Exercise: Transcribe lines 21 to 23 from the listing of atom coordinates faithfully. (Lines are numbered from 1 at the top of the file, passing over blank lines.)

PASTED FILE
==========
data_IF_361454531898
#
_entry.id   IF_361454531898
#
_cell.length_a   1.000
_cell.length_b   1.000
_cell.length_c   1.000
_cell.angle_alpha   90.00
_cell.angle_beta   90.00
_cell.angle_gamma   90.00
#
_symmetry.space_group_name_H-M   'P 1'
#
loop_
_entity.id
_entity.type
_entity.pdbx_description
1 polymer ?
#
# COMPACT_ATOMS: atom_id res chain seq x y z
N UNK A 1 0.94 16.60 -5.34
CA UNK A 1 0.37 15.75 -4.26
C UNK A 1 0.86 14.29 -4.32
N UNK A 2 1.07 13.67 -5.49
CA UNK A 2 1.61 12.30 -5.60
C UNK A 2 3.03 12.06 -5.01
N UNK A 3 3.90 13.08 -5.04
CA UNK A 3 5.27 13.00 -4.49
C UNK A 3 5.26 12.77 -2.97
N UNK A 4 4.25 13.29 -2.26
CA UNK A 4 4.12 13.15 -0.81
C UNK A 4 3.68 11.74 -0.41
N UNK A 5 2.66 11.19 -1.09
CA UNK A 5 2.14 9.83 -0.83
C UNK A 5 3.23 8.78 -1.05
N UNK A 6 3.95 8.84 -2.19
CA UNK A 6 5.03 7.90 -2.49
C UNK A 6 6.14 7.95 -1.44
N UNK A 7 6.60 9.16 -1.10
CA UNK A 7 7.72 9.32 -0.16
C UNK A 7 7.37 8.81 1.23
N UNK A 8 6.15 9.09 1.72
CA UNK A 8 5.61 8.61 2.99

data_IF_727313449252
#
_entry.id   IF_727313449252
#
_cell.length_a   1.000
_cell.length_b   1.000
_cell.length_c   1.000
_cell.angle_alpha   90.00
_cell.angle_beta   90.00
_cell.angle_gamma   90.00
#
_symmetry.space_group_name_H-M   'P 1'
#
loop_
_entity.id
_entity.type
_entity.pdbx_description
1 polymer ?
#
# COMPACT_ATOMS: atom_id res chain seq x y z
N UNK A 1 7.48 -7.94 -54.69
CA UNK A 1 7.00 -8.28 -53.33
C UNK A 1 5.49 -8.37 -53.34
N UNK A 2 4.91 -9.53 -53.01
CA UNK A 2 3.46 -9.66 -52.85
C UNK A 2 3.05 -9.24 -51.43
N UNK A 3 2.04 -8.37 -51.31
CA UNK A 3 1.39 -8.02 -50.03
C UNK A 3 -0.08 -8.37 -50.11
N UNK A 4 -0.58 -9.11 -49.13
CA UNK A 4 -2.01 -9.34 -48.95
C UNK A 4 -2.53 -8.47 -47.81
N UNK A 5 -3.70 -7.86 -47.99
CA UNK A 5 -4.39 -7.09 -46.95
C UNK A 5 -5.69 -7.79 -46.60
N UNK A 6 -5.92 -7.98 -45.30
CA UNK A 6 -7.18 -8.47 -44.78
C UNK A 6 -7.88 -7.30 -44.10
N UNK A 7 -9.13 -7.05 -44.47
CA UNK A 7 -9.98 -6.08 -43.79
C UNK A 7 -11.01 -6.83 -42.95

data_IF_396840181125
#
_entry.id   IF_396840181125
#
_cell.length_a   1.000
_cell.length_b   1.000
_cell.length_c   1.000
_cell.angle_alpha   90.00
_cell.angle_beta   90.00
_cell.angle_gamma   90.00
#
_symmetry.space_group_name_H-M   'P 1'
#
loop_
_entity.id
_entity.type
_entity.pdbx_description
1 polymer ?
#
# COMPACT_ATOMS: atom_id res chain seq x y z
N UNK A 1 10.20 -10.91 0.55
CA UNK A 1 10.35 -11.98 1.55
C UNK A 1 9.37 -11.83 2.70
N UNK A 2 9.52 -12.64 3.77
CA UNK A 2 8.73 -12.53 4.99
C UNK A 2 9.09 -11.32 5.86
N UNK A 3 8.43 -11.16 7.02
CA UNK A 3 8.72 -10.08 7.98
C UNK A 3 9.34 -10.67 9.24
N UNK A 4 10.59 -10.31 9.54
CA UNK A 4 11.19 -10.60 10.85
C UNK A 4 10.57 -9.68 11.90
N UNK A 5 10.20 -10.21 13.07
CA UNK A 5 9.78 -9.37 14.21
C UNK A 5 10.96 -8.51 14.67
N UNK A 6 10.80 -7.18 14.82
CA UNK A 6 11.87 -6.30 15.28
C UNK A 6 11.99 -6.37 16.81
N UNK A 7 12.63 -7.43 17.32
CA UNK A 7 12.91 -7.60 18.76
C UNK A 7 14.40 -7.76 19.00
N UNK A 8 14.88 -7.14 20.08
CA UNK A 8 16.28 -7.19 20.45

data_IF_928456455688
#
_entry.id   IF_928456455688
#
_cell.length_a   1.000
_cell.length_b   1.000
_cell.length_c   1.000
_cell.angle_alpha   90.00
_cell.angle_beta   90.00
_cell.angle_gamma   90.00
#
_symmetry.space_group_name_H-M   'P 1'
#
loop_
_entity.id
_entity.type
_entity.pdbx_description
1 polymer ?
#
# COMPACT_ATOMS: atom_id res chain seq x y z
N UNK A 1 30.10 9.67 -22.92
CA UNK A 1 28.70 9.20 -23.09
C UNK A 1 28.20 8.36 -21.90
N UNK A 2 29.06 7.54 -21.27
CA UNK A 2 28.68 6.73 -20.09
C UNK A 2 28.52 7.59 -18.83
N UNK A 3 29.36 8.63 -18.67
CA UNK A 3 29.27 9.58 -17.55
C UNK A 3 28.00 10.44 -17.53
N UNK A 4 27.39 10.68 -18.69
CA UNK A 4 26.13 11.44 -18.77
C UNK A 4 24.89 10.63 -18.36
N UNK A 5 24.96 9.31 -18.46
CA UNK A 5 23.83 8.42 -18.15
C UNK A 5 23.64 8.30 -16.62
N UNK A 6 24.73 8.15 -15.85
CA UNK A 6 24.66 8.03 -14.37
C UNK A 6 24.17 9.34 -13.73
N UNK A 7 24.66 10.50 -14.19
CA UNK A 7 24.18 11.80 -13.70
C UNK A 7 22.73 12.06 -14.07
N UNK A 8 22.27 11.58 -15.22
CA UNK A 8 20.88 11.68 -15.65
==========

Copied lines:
N UNK A 1 0.94 16.60 -5.34
CA UNK A 1 0.37 15.75 -4.26
C UNK A 1 0.86 14.29 -4.32